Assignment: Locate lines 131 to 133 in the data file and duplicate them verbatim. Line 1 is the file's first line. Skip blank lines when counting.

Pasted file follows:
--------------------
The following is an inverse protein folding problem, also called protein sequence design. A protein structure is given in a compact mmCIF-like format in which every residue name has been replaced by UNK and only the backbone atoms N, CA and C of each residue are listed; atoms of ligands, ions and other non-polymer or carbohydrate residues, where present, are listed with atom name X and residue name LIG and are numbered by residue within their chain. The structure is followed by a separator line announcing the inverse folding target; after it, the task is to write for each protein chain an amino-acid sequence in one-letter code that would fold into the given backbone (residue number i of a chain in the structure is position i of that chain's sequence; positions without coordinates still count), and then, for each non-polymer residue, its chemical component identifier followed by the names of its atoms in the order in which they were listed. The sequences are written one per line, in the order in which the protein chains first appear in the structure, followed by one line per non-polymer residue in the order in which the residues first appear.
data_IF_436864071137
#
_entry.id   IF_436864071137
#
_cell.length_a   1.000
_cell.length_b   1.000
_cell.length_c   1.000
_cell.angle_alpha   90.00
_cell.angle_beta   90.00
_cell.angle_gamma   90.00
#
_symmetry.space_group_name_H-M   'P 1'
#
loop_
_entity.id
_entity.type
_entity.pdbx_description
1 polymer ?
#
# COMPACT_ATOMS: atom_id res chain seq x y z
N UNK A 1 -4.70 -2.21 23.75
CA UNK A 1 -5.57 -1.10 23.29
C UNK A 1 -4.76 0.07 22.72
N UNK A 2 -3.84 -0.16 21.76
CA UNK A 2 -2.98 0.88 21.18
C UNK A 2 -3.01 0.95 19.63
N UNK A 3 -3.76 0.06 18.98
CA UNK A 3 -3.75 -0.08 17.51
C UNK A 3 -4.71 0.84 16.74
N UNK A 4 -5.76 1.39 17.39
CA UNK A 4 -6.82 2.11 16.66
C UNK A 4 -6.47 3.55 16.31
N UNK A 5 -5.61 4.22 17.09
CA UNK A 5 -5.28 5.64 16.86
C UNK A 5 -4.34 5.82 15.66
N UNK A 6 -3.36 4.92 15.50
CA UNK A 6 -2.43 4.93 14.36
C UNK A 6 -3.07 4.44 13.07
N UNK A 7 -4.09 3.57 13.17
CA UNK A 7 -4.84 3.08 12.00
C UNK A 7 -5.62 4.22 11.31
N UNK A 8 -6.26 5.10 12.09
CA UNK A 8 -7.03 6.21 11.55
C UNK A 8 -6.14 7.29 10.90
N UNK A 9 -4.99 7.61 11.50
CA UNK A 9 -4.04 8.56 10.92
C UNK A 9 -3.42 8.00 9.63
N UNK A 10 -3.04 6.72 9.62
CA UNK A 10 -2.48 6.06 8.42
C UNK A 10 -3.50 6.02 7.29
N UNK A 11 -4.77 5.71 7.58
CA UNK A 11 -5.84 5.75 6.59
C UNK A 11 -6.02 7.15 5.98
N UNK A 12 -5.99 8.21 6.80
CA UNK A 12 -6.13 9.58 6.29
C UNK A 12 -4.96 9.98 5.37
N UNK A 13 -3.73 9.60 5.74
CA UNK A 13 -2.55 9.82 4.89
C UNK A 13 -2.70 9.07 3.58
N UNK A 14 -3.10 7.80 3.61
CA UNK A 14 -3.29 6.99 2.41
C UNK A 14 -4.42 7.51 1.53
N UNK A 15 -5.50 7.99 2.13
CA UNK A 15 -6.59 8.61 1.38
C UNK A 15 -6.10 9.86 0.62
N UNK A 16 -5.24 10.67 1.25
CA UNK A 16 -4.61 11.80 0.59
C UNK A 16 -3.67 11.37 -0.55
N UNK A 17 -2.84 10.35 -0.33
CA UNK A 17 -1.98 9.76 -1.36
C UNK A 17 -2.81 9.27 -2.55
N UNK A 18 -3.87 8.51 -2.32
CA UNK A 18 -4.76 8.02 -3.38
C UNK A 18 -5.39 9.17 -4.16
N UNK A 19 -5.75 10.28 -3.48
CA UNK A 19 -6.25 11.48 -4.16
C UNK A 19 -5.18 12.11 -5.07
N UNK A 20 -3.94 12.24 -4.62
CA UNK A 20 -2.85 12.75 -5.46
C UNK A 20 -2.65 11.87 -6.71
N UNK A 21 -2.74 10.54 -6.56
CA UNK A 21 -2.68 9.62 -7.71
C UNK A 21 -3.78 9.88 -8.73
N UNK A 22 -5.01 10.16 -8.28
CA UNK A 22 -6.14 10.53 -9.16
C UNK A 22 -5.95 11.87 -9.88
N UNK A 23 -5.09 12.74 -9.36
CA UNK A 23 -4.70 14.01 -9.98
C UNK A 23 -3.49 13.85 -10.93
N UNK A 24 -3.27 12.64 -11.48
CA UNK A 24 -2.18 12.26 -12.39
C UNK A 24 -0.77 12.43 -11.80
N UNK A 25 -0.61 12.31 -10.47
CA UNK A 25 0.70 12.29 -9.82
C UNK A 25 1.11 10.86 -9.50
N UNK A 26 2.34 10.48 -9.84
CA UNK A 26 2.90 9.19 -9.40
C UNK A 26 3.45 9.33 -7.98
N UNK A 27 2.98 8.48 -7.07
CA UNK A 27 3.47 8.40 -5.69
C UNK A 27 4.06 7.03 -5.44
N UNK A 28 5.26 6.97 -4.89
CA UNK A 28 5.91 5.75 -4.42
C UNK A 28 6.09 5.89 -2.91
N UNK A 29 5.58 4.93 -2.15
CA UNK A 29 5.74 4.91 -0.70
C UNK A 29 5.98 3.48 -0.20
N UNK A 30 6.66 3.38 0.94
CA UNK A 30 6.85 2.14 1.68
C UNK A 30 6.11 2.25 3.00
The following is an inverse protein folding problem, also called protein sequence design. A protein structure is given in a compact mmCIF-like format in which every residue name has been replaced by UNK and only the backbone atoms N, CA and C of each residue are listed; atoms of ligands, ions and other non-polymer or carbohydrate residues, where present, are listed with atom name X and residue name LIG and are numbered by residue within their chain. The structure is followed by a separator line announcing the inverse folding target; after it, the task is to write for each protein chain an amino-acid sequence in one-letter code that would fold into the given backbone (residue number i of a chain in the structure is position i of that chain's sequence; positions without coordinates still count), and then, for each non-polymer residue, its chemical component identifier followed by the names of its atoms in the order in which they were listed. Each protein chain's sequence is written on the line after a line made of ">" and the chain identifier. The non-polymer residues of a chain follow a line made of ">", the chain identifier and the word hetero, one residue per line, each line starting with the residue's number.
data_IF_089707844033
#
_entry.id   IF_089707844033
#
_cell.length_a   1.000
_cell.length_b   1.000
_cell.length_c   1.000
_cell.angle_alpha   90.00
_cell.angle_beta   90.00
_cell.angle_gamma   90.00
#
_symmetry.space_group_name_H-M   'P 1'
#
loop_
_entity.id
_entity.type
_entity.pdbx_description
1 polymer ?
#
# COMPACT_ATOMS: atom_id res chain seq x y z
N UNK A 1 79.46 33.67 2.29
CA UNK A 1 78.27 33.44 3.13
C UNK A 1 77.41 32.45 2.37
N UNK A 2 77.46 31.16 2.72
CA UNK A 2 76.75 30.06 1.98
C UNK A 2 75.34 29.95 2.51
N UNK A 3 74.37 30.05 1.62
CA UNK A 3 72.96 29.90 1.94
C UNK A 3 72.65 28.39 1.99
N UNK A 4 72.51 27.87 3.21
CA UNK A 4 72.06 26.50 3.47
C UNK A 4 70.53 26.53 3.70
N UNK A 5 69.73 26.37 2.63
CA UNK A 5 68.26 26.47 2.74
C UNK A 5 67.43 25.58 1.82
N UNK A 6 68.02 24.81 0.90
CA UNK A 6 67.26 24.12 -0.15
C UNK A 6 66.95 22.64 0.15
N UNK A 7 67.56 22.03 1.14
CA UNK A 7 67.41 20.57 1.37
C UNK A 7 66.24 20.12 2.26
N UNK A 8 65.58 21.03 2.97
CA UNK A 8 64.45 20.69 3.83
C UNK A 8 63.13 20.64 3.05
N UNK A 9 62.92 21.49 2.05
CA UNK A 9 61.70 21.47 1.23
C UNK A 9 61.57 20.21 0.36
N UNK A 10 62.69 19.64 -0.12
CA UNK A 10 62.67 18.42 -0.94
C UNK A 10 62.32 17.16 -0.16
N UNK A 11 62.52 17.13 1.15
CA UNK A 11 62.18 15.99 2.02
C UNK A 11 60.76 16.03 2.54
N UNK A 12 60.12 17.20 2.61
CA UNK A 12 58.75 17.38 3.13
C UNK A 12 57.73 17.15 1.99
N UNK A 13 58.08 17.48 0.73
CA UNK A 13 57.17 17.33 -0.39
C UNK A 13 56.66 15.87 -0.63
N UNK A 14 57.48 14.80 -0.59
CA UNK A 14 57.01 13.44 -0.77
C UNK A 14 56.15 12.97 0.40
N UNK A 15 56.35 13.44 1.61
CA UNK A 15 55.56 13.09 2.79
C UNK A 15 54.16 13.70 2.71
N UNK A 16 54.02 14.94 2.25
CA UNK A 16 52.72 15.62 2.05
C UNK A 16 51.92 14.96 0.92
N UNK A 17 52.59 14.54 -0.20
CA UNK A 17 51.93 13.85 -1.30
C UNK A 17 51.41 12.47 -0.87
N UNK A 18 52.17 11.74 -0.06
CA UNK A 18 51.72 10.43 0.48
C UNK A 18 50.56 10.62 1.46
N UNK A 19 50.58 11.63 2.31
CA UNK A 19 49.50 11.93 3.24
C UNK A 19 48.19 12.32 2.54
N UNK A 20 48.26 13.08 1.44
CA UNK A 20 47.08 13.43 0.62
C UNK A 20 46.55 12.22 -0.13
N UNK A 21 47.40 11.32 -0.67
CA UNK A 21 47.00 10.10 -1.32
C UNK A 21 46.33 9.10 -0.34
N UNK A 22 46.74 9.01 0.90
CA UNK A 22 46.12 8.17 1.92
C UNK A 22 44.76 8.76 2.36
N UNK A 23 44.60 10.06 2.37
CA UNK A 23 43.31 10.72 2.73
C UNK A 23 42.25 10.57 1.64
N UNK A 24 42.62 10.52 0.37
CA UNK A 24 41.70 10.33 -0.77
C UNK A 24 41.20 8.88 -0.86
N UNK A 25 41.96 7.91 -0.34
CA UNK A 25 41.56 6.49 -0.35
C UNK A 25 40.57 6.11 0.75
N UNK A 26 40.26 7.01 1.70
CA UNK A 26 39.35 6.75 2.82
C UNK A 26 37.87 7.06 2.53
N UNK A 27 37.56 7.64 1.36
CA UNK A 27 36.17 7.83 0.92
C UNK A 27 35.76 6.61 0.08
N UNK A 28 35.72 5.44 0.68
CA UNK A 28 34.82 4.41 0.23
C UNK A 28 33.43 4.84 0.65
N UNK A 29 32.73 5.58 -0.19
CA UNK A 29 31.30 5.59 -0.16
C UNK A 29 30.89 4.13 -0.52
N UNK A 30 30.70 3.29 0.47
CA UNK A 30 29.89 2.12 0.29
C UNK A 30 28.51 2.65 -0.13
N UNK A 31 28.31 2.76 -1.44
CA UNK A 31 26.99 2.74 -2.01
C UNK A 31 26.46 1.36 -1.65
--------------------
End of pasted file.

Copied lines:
#
# COMPACT_ATOMS: atom_id res chain seq x y z
N UNK A 1 79.46 33.67 2.29